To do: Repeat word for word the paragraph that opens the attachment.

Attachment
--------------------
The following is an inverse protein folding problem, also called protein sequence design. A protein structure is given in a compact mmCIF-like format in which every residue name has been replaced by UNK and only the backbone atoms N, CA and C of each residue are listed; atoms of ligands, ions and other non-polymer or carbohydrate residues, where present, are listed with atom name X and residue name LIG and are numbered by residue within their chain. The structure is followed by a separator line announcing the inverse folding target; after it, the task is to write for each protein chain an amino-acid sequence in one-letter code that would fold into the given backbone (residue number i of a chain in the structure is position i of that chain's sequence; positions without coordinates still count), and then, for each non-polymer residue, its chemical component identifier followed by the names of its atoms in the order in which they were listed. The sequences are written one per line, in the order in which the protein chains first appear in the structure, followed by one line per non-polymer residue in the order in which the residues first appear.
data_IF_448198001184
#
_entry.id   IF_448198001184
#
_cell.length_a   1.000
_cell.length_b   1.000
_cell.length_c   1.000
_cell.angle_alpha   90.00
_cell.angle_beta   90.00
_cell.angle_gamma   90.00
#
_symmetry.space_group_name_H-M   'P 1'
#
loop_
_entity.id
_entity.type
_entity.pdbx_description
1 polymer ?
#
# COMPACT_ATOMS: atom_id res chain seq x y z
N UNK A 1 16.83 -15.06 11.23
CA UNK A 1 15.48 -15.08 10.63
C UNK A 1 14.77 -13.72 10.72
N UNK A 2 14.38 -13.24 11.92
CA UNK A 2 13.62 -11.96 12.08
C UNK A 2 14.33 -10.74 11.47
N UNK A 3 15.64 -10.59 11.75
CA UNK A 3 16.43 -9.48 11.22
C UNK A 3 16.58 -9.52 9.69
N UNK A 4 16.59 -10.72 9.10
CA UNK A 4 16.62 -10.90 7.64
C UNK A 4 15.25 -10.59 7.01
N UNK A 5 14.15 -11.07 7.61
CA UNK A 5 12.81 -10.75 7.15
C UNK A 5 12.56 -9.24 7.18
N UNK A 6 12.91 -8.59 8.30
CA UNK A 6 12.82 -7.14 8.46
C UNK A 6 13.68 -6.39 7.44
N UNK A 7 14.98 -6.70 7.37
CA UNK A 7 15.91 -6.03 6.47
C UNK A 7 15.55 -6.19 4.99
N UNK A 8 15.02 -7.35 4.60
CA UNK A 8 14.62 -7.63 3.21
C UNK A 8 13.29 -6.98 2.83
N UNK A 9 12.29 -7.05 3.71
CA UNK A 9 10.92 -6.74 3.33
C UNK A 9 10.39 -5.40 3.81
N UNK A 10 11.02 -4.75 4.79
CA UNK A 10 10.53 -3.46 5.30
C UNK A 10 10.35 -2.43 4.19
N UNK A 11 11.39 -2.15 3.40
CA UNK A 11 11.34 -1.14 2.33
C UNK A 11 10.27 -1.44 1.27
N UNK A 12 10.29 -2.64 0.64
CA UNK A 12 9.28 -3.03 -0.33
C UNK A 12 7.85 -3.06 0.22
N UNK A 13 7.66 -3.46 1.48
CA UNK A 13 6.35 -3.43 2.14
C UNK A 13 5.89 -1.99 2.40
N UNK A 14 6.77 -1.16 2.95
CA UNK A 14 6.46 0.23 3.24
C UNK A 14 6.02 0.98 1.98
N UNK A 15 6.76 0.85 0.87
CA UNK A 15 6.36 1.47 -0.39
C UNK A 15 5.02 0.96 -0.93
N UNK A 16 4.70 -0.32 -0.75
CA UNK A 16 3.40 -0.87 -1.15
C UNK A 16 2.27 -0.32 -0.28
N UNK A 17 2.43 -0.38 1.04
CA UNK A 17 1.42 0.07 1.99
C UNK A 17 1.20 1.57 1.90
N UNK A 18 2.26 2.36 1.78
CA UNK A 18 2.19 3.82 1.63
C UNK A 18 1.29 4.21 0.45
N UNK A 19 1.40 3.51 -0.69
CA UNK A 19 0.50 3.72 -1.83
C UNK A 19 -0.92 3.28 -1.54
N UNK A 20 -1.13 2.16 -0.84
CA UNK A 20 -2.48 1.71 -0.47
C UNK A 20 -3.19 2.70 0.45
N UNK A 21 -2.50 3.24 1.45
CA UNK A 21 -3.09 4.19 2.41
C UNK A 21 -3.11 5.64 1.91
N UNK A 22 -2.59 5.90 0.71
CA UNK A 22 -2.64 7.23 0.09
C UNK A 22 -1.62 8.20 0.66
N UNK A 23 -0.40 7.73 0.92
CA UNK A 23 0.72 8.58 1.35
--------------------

The following is an inverse protein folding problem, also called protein sequence design. A protein structure is given in a compact mmCIF-like format in which every residue name has been replaced by UNK and only the backbone atoms N, CA and C of each residue are listed; atoms of ligands, ions and other non-polymer or carbohydrate residues, where present, are listed with atom name X and residue name LIG and are numbered by residue within their chain. The structure is followed by a separator line announcing the inverse folding target; after it, the task is to write for each protein chain an amino-acid sequence in one-letter code that would fold into the given backbone (residue number i of a chain in the structure is position i of that chain's sequence; positions without coordinates still count), and then, for each non-polymer residue, its chemical component identifier followed by the names of its atoms in the order in which they were listed. The sequences are written one per line, in the order in which the protein chains first appear in the structure, followed by one line per non-polymer residue in the order in which the residues first appear.